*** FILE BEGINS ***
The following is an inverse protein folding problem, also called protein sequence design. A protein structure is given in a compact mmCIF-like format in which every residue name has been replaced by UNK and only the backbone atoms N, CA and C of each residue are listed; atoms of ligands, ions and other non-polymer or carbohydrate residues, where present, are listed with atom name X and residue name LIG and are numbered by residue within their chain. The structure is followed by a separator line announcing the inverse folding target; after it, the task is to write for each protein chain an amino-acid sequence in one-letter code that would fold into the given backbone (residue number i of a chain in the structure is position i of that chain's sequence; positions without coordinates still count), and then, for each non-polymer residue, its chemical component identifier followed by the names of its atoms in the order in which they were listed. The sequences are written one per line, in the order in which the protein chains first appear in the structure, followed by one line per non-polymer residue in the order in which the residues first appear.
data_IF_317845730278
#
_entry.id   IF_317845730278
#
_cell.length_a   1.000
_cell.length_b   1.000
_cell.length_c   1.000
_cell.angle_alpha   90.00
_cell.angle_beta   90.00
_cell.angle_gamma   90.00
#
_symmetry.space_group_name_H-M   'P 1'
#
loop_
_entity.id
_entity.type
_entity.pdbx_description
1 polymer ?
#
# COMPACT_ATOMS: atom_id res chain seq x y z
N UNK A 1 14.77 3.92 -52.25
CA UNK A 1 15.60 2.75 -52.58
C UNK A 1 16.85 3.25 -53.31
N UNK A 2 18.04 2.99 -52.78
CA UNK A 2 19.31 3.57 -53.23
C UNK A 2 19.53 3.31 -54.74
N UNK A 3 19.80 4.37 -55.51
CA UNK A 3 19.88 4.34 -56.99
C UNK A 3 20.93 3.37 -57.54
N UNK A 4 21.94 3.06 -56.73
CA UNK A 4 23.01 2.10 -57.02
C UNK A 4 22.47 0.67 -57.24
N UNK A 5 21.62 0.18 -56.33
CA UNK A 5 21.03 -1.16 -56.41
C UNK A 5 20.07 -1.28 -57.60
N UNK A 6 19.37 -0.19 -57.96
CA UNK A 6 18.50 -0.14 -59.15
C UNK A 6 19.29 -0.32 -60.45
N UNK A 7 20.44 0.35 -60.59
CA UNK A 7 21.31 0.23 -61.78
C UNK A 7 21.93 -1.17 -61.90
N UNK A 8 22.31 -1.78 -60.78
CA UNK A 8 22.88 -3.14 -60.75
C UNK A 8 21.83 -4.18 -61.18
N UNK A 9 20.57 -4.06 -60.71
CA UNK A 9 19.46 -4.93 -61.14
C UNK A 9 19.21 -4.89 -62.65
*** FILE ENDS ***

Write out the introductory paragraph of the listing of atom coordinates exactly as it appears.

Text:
The following is an inverse protein folding problem, also called protein sequence design. A protein structure is given in a compact mmCIF-like format in which every residue name has been replaced by UNK and only the backbone atoms N, CA and C of each residue are listed; atoms of ligands, ions and other non-polymer or carbohydrate residues, where present, are listed with atom name X and residue name LIG and are numbered by residue within their chain. The structure is followed by a separator line announcing the inverse folding target; after it, the task is to write for each protein chain an amino-acid sequence in one-letter code that would fold into the given backbone (residue number i of a chain in the structure is position i of that chain's sequence; positions without coordinates still count), and then, for each non-polymer residue, its chemical component identifier followed by the names of its atoms in the order in which they were listed. The sequences are written one per line, in the order in which the protein chains first appear in the structure, followed by one line per non-polymer residue in the order in which the residues first appear.